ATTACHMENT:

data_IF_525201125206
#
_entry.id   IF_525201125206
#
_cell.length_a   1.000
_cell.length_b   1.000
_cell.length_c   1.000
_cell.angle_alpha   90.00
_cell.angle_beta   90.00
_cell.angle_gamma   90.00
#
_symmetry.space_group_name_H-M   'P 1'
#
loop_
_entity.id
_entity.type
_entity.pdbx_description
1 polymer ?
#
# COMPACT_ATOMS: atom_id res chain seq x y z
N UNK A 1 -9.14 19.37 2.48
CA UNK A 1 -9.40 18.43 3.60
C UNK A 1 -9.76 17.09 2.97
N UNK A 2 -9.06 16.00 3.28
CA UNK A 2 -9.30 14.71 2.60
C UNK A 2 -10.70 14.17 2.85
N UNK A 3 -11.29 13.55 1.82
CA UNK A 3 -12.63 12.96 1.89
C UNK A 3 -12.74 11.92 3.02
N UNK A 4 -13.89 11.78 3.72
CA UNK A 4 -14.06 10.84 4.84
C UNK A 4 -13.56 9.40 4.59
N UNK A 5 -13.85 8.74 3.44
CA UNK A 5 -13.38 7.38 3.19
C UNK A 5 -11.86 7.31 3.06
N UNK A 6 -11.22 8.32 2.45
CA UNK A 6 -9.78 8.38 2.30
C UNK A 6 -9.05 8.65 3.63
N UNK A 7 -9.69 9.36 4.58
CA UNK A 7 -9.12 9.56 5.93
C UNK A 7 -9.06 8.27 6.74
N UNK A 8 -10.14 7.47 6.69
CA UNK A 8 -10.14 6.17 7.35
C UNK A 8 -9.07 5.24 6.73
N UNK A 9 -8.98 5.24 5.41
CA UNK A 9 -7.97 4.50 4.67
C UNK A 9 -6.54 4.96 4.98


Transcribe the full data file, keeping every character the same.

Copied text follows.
data_IF_525201125206
#
_entry.id   IF_525201125206
#
_cell.length_a   1.000
_cell.length_b   1.000
_cell.length_c   1.000
_cell.angle_alpha   90.00
_cell.angle_beta   90.00
_cell.angle_gamma   90.00
#
_symmetry.space_group_name_H-M   'P 1'
#
loop_
_entity.id
_entity.type
_entity.pdbx_description
1 polymer ?
#
# COMPACT_ATOMS: atom_id res chain seq x y z
N UNK A 1 -9.14 19.37 2.48
CA UNK A 1 -9.40 18.43 3.60
C UNK A 1 -9.76 17.09 2.97
N UNK A 2 -9.06 16.00 3.28
CA UNK A 2 -9.30 14.71 2.60
C UNK A 2 -10.70 14.17 2.85
N UNK A 3 -11.29 13.55 1.82
CA UNK A 3 -12.63 12.96 1.89
C UNK A 3 -12.74 11.92 3.02
N UNK A 4 -13.89 11.78 3.72
CA UNK A 4 -14.06 10.84 4.84
C UNK A 4 -13.56 9.40 4.59
N UNK A 5 -13.85 8.74 3.44
CA UNK A 5 -13.38 7.38 3.19
C UNK A 5 -11.86 7.31 3.06
N UNK A 6 -11.22 8.32 2.45
CA UNK A 6 -9.78 8.38 2.30
C UNK A 6 -9.05 8.65 3.63
N UNK A 7 -9.69 9.36 4.58
CA UNK A 7 -9.12 9.56 5.93
C UNK A 7 -9.06 8.27 6.74
N UNK A 8 -10.14 7.47 6.69
CA UNK A 8 -10.14 6.17 7.35
C UNK A 8 -9.07 5.24 6.73
N UNK A 9 -8.98 5.24 5.41
CA UNK A 9 -7.97 4.50 4.67
C UNK A 9 -6.54 4.96 4.98